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Who are the top five code-hoppers in sports history?

THERE was a landmark moment in Australian sport this last Sunday.

Our Aussie readers might have missed it, though, as it took place a million miles from home in Pittsburgh, PA.

San Francisco 49ers fans probably didn’t notice it, either, with their team in the midst of a mighty hiding from the Steelers.

But when the 49ers’ Jarryd Hayne fielded a punt from Jordan Berry, the Pittsburgh kicker, it marked the first time in NFL history that two Australians had combined for such a play.

And with all the frenzy surrounding the ‘Hayne Plane’, we couldn’t help but ponder the ever-growing list of code converts and dual athletes in world sport.

Here’s our top five, starting with the now-familiar theme of an Aussie boy setting sail across the Pacific…

 

5. Pat O’Dea – Australian rules to American football

One of the very first Australians to try their hand on the gridiron in the US, Patrick O’Dea still ranks among the most successful, influential and enigmatic cross-code footballers of all time.

Born in Kilmore in country Victoria, O’Dea was widely regarded as the VFA’s most impressive exponent of the drop kick during his time with Melbourne and Essendon in the early 1890s.

But the Xavier College graduate ended his promising Australian rules career suddenly in 1895 and wound up in the United States, where his brother was the rowing instructor at the University of Wisconsin-Madison.

O’Dea’s explosive kicking abilities were soon noticed – and the rest, as they say, is history.

The affectionately nicknamed ‘Kangaroo Kicker’ was UW’s star fullback from 1896 to 1899, dazzling the college football circuit with his prodigious long-range field goals in an era before specialist punters and forward passes came into vogue.

With professional football still in its infancy, O’Dea was one of the game’s brightest stars – so much so that he was awarded All-American honours in 1899.

He went on to coach both Notre Dame and the University of Missouri, finishing with a combined 19-7-2 record, before moving to California and disappearing from public view for several decades.

But his exploits were never forgotten, and O’Dea was inducted into the US College Football Hall of Fame on April 3, 1962 – just two days before his death, at the age of 90.

4. Antonio Gates – basketball to American football

During his time at Kent State, Antonio Gates was a big-game power forward who inspired the Golden Flash to MAC glory and the ‘Elite Eight’ of the 2002 NCAA Division 1 Basketball Tournament.

These days, he’s considered one of the greatest tight ends in National Football League history.

Upon graduating from college in 2003, Gates (who stands a measly six feet, four inches) was told by NBA scouts that he wasn’t big enough to make it in pro basketball.

So the Detroit native turned his attention to football – a sport he had not played since high school – and sought trials during the NFL off-season.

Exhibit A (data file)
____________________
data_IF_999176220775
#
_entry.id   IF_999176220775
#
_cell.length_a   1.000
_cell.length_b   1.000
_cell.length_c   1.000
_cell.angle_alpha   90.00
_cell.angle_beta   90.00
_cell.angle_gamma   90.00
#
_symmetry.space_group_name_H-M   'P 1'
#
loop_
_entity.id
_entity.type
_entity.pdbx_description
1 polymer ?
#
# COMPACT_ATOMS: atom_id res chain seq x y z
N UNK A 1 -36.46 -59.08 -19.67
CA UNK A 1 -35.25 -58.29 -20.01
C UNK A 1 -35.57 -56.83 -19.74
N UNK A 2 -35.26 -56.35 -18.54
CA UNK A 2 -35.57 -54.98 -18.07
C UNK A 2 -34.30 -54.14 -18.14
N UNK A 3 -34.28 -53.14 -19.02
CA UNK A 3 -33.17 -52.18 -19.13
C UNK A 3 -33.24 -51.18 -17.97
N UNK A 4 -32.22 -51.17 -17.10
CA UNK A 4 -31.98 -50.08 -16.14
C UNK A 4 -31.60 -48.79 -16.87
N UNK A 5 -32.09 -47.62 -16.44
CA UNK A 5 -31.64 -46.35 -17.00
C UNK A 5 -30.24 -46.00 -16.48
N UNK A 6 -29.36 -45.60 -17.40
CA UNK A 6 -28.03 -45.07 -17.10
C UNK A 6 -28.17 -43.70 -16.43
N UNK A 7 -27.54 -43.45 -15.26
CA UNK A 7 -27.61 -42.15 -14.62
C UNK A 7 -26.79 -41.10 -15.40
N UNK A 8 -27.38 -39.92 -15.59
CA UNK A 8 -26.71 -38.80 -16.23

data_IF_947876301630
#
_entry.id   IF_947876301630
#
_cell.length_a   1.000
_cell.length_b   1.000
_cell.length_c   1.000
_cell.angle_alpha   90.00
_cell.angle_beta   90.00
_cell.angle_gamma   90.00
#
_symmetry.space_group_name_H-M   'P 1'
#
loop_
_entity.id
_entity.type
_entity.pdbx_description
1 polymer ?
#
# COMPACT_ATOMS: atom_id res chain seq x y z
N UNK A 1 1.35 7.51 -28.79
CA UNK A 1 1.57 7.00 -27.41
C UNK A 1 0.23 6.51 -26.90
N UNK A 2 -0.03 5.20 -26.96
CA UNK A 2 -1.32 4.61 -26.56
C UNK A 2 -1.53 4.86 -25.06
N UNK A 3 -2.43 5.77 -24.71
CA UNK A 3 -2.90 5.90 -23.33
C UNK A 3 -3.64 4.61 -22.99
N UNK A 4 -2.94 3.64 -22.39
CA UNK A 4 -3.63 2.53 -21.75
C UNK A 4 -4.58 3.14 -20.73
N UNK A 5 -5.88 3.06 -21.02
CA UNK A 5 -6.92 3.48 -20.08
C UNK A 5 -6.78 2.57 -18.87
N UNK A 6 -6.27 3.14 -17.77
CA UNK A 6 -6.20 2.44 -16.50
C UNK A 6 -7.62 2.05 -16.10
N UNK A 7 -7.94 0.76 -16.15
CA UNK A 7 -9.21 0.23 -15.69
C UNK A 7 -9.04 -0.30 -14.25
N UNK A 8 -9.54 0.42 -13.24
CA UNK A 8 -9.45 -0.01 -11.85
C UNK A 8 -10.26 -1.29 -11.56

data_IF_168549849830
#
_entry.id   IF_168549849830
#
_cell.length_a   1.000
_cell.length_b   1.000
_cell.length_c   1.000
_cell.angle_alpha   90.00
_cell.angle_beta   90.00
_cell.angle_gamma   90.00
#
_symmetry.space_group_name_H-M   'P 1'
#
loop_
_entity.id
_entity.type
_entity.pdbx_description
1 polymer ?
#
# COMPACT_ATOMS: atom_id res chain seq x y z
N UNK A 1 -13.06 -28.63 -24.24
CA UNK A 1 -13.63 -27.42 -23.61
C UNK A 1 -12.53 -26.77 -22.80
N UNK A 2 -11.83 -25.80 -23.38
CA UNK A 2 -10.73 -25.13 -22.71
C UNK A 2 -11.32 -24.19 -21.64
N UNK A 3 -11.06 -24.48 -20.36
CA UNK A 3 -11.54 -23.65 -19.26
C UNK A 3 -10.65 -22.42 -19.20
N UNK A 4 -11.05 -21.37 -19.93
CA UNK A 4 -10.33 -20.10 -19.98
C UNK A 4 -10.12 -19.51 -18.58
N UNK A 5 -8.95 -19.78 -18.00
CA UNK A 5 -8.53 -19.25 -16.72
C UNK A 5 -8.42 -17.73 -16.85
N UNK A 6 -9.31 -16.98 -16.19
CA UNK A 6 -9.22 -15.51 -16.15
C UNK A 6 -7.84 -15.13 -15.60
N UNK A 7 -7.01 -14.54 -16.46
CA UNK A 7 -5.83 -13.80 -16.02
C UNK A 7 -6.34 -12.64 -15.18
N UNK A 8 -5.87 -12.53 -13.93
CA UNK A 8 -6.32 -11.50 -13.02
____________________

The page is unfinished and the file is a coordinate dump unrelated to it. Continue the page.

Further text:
The story goes that as many as 19 franchises were interested in Gates, with the San Diego Chargers first in line to get a look at him.

But we will never know exactly how many teams wanted that undrafted free agent, because the Californians snapped him up immediately.

In the 12 years since, Gates has earned selection for eight consecutive Pro Bowls (2004-2011), five All-Pro teams (including three First-Team appearances), the NFL 2000s All-Decade Team.

He is also the Chargers’ all-time leader for receptions, receiving yards and receiving touchdowns, and a member of San Diego’s 50th Anniversary Team.

Were it not for the fact Gates is currently serving a suspension for violating the NFL’s drugs policy, his record would make him an absolute certainty for induction into the Hall of Fame.

Indeed, without the PED cloud that surrounds him now, he may have featured even higher on this list.

But whichever way you look at it, it’s been a heck of a career for a guy who was told he lacked the physique for professional sports.

3. Sonny Bill Williams – rugby league to rugby union (and vice versa)

While the likes of Dally Messenger and Brian Carney are well worth a shout, it’s impossible to write an article about code-jumpers without mentioning one of the art’s most prolific practitioners.

In most cases, there are two scenarios when a star player switches rugby codes: either it sticks, and they play out their days in their new format; or it doesn’t, and they return to their original discipline for good.

Sonny Bill Williams does not fall into either category.

Since quitting the Canterbury Bulldogs in 2008 to join French union side Toulon, the New Zealander has made the switch on two further occasions – and with no little success.

Having returned to rugby league in 2013 with the Sydney Roosters, SBW lasted two seasons before moving back to union with the Chiefs in 2014.